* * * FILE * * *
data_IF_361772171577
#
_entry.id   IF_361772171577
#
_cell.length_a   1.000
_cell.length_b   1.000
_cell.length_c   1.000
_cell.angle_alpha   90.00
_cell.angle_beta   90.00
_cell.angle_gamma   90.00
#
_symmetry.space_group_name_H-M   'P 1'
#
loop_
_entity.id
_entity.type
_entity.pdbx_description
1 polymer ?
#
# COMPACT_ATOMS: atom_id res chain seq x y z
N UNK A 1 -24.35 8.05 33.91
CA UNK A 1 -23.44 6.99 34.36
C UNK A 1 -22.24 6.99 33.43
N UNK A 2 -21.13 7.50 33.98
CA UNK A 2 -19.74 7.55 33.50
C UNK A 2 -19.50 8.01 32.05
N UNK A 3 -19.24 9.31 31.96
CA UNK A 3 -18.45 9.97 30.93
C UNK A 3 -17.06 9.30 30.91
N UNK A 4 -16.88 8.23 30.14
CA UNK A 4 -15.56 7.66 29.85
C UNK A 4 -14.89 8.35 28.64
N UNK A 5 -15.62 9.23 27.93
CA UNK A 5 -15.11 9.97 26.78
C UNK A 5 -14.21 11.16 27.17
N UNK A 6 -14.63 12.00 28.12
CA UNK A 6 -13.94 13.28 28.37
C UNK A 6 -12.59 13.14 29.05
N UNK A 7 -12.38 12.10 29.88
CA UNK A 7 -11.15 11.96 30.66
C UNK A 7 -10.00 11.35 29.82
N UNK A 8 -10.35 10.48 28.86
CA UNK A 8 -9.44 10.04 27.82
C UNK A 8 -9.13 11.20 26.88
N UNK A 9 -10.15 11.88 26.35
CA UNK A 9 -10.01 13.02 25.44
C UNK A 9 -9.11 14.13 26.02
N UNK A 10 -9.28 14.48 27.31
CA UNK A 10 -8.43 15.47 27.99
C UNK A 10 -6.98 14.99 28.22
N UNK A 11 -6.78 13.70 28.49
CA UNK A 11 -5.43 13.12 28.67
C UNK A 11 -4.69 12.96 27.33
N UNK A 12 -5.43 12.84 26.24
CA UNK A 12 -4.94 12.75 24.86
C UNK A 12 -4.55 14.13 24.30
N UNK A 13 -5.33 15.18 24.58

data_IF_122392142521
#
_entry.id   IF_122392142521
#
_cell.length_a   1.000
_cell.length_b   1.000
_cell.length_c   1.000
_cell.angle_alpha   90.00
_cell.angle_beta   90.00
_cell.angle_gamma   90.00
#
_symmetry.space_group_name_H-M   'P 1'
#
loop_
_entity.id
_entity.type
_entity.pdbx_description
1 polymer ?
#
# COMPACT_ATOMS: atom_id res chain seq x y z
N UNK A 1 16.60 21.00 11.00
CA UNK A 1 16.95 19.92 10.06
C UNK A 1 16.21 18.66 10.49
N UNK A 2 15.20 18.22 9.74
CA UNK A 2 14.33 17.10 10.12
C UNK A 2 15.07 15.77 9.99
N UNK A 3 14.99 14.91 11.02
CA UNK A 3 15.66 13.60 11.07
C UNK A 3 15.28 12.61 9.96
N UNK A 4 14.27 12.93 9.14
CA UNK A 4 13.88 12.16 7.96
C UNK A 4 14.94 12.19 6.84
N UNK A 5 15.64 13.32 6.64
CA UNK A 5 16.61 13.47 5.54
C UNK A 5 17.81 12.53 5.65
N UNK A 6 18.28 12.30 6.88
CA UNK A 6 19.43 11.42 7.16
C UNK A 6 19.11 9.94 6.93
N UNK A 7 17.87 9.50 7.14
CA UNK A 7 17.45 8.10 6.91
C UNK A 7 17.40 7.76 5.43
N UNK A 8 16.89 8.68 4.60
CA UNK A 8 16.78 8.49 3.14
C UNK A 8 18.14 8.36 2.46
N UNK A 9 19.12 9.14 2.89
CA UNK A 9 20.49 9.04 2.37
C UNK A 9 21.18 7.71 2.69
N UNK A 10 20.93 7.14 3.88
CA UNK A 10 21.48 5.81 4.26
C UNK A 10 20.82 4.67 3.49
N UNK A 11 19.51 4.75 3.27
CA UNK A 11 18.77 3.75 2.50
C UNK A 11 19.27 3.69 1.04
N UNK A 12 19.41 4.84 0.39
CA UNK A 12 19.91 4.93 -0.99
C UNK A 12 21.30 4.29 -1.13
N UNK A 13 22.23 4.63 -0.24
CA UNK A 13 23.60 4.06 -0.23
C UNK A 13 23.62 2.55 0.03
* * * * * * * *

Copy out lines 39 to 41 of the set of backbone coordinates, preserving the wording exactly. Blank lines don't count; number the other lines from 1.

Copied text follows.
N UNK A 7 -12.38 12.10 29.88
CA UNK A 7 -11.15 11.96 30.66
C UNK A 7 -10.00 11.35 29.82